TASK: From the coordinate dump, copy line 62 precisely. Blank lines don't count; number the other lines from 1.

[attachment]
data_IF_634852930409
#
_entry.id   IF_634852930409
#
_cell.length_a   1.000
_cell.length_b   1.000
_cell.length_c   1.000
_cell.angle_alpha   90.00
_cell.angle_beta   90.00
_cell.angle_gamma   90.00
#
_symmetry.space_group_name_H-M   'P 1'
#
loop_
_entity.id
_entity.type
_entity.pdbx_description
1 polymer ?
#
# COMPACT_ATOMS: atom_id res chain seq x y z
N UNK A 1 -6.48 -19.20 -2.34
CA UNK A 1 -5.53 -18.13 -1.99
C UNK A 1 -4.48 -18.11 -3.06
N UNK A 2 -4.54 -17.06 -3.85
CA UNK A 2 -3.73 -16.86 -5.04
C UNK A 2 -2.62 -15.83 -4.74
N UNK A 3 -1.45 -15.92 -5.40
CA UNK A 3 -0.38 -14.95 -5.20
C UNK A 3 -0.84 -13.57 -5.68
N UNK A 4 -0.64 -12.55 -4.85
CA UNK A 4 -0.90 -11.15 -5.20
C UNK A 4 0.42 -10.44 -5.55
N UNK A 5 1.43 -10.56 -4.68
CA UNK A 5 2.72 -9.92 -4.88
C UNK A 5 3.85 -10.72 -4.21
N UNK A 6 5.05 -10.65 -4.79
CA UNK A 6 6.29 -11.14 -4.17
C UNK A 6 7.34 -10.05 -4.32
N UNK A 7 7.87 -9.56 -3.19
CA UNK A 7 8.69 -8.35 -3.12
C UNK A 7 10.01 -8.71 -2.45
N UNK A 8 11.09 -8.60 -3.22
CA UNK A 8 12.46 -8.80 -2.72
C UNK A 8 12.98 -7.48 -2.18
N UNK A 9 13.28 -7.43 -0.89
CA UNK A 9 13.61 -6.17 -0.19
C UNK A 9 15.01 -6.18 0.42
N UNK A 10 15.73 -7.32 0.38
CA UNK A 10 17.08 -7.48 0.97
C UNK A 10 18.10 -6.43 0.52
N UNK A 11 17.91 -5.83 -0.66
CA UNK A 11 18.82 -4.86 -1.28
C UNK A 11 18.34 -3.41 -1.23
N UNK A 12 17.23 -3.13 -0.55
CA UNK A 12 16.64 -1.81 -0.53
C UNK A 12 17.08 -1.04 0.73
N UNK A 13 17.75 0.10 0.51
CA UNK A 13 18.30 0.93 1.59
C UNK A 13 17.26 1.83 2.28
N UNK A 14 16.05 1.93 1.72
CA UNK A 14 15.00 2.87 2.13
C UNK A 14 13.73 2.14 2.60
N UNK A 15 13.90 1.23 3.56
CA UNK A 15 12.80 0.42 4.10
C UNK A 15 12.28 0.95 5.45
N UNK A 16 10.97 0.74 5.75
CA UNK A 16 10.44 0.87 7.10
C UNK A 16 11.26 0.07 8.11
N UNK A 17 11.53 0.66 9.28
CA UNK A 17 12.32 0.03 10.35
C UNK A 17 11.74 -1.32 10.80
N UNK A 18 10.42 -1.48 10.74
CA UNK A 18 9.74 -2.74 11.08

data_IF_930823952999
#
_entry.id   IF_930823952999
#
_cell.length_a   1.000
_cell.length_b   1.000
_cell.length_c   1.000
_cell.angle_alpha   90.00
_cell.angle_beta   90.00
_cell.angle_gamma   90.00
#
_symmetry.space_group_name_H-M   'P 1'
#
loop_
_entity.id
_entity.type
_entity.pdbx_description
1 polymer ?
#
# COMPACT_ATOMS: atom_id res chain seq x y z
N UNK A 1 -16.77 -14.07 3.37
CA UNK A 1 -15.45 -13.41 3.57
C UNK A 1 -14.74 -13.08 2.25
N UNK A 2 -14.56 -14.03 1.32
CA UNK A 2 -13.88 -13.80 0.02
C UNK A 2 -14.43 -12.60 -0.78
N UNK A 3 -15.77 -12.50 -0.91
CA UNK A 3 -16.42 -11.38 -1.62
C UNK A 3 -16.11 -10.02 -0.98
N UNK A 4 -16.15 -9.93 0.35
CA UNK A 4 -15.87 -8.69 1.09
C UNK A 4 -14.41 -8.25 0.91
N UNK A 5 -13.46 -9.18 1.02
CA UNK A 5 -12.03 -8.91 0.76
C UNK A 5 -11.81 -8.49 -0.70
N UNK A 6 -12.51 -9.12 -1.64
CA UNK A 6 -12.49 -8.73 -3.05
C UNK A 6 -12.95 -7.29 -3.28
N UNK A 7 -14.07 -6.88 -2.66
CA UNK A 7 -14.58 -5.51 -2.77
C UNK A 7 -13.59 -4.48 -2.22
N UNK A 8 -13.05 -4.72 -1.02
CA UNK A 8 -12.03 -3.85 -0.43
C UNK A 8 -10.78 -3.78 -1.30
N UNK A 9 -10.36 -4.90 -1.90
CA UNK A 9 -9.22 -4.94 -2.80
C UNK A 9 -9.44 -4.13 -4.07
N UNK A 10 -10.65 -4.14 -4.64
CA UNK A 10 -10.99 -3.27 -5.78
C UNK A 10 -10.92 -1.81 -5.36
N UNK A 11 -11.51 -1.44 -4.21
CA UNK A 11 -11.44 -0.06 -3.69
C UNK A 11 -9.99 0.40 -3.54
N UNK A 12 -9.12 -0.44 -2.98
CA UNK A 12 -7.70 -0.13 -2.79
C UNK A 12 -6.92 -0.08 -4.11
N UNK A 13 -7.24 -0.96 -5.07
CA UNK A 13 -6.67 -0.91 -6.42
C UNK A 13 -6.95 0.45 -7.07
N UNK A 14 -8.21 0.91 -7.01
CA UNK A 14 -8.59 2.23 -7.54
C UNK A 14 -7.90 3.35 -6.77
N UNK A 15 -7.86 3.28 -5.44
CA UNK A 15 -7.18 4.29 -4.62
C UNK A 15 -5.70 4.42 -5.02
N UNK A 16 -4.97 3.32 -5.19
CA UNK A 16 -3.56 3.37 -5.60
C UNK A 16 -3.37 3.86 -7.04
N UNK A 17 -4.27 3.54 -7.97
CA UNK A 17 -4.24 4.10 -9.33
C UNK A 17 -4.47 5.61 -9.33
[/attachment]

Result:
C UNK A 14 13.73 2.14 2.60